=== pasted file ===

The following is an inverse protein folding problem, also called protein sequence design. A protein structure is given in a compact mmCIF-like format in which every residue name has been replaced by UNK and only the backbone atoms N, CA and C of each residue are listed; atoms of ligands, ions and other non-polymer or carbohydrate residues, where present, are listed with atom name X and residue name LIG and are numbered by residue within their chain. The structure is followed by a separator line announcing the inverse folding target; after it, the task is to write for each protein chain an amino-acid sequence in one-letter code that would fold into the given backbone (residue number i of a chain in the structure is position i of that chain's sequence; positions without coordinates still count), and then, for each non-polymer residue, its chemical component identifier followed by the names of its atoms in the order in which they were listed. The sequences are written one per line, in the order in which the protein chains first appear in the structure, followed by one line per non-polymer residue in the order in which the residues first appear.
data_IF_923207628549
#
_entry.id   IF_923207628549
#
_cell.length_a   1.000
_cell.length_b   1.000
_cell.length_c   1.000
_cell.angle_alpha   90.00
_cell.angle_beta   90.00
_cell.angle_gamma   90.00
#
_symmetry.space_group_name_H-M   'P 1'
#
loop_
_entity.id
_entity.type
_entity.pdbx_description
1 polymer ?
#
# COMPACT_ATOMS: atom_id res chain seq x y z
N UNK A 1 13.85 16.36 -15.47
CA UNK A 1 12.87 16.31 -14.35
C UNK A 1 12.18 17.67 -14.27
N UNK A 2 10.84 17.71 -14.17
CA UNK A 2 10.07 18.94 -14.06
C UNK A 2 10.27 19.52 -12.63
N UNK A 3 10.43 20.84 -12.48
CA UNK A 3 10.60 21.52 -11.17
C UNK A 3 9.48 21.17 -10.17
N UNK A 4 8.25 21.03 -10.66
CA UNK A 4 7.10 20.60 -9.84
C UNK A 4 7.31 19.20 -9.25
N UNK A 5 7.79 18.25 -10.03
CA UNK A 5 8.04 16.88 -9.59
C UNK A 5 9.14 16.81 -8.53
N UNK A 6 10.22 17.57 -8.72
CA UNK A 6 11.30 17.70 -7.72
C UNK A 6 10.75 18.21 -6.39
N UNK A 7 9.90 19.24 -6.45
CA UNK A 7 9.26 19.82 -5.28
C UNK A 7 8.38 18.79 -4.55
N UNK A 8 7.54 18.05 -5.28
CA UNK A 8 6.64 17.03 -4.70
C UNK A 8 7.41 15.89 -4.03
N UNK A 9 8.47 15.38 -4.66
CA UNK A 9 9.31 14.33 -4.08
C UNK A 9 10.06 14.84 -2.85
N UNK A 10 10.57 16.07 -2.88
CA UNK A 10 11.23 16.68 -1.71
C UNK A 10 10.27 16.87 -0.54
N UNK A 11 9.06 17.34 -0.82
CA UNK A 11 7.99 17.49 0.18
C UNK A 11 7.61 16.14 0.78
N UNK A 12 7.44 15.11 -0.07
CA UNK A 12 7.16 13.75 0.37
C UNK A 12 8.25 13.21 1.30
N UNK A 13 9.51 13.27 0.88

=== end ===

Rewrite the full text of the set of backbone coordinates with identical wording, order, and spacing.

The following is an inverse protein folding problem, also called protein sequence design. A protein structure is given in a compact mmCIF-like format in which every residue name has been replaced by UNK and only the backbone atoms N, CA and C of each residue are listed; atoms of ligands, ions and other non-polymer or carbohydrate residues, where present, are listed with atom name X and residue name LIG and are numbered by residue within their chain. The structure is followed by a separator line announcing the inverse folding target; after it, the task is to write for each protein chain an amino-acid sequence in one-letter code that would fold into the given backbone (residue number i of a chain in the structure is position i of that chain's sequence; positions without coordinates still count), and then, for each non-polymer residue, its chemical component identifier followed by the names of its atoms in the order in which they were listed. The sequences are written one per line, in the order in which the protein chains first appear in the structure, followed by one line per non-polymer residue in the order in which the residues first appear.
data_IF_923207628549
#
_entry.id   IF_923207628549
#
_cell.length_a   1.000
_cell.length_b   1.000
_cell.length_c   1.000
_cell.angle_alpha   90.00
_cell.angle_beta   90.00
_cell.angle_gamma   90.00
#
_symmetry.space_group_name_H-M   'P 1'
#
loop_
_entity.id
_entity.type
_entity.pdbx_description
1 polymer ?
#
# COMPACT_ATOMS: atom_id res chain seq x y z
N UNK A 1 13.85 16.36 -15.47
CA UNK A 1 12.87 16.31 -14.35
C UNK A 1 12.18 17.67 -14.27
N UNK A 2 10.84 17.71 -14.17
CA UNK A 2 10.07 18.94 -14.06
C UNK A 2 10.27 19.52 -12.63
N UNK A 3 10.43 20.84 -12.48
CA UNK A 3 10.60 21.52 -11.17
C UNK A 3 9.48 21.17 -10.17
N UNK A 4 8.25 21.03 -10.66
CA UNK A 4 7.10 20.60 -9.84
C UNK A 4 7.31 19.20 -9.25
N UNK A 5 7.79 18.25 -10.03
CA UNK A 5 8.04 16.88 -9.59
C UNK A 5 9.14 16.81 -8.53
N UNK A 6 10.22 17.57 -8.72
CA UNK A 6 11.30 17.70 -7.72
C UNK A 6 10.75 18.21 -6.39
N UNK A 7 9.90 19.24 -6.45
CA UNK A 7 9.26 19.82 -5.28
C UNK A 7 8.38 18.79 -4.55
N UNK A 8 7.54 18.05 -5.28
CA UNK A 8 6.64 17.03 -4.70
C UNK A 8 7.41 15.89 -4.03
N UNK A 9 8.47 15.38 -4.66
CA UNK A 9 9.31 14.33 -4.08
C UNK A 9 10.06 14.84 -2.85
N UNK A 10 10.57 16.07 -2.88
CA UNK A 10 11.23 16.68 -1.71
C UNK A 10 10.27 16.87 -0.54
N UNK A 11 9.06 17.34 -0.82
CA UNK A 11 7.99 17.49 0.18
C UNK A 11 7.61 16.14 0.78
N UNK A 12 7.44 15.11 -0.07
CA UNK A 12 7.16 13.75 0.37
C UNK A 12 8.25 13.21 1.30
N UNK A 13 9.51 13.27 0.88